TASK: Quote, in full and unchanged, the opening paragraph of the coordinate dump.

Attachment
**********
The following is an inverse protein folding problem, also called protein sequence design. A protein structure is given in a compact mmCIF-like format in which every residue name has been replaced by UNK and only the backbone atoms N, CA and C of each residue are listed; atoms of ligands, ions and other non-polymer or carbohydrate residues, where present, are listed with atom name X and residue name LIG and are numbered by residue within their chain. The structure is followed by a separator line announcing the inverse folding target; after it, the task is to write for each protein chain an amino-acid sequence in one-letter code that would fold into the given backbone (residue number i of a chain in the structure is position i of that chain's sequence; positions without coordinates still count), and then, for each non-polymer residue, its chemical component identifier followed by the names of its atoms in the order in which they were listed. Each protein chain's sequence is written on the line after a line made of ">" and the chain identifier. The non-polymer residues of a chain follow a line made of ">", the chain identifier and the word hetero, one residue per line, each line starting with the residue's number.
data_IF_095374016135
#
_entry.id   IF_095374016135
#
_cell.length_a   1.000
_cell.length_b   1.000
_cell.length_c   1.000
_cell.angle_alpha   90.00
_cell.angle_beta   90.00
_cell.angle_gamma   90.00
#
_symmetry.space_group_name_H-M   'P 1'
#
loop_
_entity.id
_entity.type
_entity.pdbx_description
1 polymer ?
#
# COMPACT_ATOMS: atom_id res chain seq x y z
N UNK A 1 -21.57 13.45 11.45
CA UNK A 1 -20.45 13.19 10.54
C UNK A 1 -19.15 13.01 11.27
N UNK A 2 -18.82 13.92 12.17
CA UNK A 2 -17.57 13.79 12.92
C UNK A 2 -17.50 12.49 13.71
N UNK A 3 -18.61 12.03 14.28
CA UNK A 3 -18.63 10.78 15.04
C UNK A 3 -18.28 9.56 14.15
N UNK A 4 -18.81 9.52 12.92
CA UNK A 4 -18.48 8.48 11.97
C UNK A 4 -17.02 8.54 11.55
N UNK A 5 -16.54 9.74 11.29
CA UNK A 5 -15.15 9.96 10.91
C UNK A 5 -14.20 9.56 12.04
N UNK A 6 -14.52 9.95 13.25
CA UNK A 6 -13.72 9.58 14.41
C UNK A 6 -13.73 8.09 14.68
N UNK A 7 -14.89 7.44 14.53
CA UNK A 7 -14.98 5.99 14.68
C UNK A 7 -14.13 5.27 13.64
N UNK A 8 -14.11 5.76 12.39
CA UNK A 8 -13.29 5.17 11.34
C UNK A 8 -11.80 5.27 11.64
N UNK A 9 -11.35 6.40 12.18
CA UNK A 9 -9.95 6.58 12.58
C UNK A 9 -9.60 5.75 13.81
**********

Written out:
The following is an inverse protein folding problem, also called protein sequence design. A protein structure is given in a compact mmCIF-like format in which every residue name has been replaced by UNK and only the backbone atoms N, CA and C of each residue are listed; atoms of ligands, ions and other non-polymer or carbohydrate residues, where present, are listed with atom name X and residue name LIG and are numbered by residue within their chain. The structure is followed by a separator line announcing the inverse folding target; after it, the task is to write for each protein chain an amino-acid sequence in one-letter code that would fold into the given backbone (residue number i of a chain in the structure is position i of that chain's sequence; positions without coordinates still count), and then, for each non-polymer residue, its chemical component identifier followed by the names of its atoms in the order in which they were listed. Each protein chain's sequence is written on the line after a line made of ">" and the chain identifier. The non-polymer residues of a chain follow a line made of ">", the chain identifier and the word hetero, one residue per line, each line starting with the residue's number.